Alfred Sit Wing-hang, secretary for innovation and technology, said the authorities received three complaints involving residents who had been registered for testing without consent.
“It could be their relatives or friends who registered for them … But if we find that they are malicious attempts, we will take actions against these illegal acts,” he said.
Secretary for Food and Health Professor Sophia Chan Siu-chee suggested that every resident had an important role to play in the scheme.
“I hope the public will not think that it makes no difference with or without you taking part,” she told a radio programme.
Tracking the spread of local Covid-19 cases
“Not everyone in Hong Kong is infected. But if 7 million people take part in the scheme, it will let us know the ratio of the infected population against those who are not infected.
“This is important because we can then quarantine the infected citizens and their close contacts.”
Dismissing suggestions that nasal swabs would enter deep into people’s noses, Chan said the intrusion would only be 1cm to 2cm (0.4 inches to 0.8 inches).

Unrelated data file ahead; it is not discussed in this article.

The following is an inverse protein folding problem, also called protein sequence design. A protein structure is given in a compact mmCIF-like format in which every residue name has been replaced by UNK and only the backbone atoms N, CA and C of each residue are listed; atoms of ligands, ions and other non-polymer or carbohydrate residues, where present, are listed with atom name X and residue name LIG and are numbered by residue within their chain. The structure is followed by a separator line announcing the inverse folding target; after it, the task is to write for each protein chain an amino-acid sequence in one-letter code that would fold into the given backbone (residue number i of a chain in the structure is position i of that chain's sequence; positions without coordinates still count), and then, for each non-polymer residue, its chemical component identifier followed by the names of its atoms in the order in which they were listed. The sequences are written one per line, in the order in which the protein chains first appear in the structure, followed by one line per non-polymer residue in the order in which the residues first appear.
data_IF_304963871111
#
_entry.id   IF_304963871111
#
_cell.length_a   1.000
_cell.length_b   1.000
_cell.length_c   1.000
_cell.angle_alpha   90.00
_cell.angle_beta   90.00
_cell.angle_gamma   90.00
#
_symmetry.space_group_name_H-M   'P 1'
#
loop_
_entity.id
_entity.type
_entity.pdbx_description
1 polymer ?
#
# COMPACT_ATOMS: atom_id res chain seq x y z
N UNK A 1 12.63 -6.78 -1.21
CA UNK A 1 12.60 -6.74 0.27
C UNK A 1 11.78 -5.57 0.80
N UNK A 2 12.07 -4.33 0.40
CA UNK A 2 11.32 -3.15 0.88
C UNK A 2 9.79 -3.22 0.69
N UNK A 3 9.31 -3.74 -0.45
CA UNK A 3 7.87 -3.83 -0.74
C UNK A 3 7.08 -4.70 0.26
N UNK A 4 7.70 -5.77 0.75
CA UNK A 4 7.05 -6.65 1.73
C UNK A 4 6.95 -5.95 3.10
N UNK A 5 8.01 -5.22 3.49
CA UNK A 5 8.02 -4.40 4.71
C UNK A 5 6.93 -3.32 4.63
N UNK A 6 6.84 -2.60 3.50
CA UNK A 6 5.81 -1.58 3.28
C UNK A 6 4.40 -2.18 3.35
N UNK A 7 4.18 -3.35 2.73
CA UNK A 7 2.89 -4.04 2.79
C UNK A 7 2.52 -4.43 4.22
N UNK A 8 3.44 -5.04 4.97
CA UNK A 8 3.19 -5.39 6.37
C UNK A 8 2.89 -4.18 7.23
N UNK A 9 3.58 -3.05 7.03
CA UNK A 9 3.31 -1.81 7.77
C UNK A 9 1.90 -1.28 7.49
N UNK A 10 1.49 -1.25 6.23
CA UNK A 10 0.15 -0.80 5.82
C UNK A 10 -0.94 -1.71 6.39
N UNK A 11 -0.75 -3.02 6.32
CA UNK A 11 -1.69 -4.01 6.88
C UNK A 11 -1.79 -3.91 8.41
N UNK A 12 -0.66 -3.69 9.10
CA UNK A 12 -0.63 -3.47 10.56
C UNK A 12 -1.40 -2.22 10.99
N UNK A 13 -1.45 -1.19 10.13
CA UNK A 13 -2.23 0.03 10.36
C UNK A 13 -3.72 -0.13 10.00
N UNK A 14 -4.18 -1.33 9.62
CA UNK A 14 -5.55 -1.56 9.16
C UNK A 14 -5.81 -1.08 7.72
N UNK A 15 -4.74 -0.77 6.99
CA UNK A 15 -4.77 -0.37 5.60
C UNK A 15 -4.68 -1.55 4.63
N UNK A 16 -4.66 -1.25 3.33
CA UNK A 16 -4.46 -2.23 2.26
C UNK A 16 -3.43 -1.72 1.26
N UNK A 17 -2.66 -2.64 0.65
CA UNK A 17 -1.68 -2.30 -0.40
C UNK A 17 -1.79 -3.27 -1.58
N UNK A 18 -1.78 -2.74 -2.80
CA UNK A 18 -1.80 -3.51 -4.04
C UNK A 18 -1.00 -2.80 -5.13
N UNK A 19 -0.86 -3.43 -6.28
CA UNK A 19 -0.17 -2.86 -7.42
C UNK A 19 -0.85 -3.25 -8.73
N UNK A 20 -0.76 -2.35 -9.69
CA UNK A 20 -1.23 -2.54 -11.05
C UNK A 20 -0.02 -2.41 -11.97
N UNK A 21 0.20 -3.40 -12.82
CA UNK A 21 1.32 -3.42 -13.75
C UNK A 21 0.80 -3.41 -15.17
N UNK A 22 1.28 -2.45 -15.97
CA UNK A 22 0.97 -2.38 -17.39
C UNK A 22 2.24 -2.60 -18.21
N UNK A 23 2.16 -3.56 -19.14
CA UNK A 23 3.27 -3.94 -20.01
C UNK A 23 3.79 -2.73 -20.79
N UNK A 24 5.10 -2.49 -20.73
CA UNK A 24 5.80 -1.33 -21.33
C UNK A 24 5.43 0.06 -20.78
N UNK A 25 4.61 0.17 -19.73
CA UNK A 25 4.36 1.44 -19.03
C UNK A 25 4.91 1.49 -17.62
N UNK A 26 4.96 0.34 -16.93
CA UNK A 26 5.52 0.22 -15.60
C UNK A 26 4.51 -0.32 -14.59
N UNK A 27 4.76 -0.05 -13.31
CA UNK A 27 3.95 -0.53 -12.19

Chan earlier said she expected 4 to 5 million people to participate, although Chief Executive Carrie Lam Cheng Yuet-ngor later said her administration had not set a turnout target.
Aside from the 15 new cases, Sunday brought news of the death of an 83-year-old Covid-19 patient, taking the number of coronavirus-related fatalities to 88.
Hong Kong’s infection tally stood at 4,801. Five of the latest coronavirus cases were imported, while five of the local infections were without a known source.
But two rare medical blunders emerged, involving a deceased patient whose corpse was transported to a mortuary by workers without protective equipment before his infection was confirmed.
A pregnant Covid-19 patient was admitted into a general ward as she was asymptomatic, despite reporting a fever earlier at home.
The two cases forced health authorities to review their protocols on the safe transport of corpses and admission of asymptomatic patients.
Amid resistance from some opposition figures urging people not to take part in the testing over fears – rejected by the government – that participants’ personal data would be sent to the mainland, officials spent about HK$2.58 million (US$333,000) on advertising in 11 newspapers on Saturday to build support for the programme.
On Friday, the government relaxed some social-distancing measures, including allowing dine-in services at restaurants until 9pm, instead of 6pm as previously stipulated.
Responding to internet users mocking the authorities for thinking coronavirus would only attack citizens after 9pm, Chan said the government imposed the restriction as a trade-off between limiting the time people ate and talked with their masks off and the public’s desire for socialising.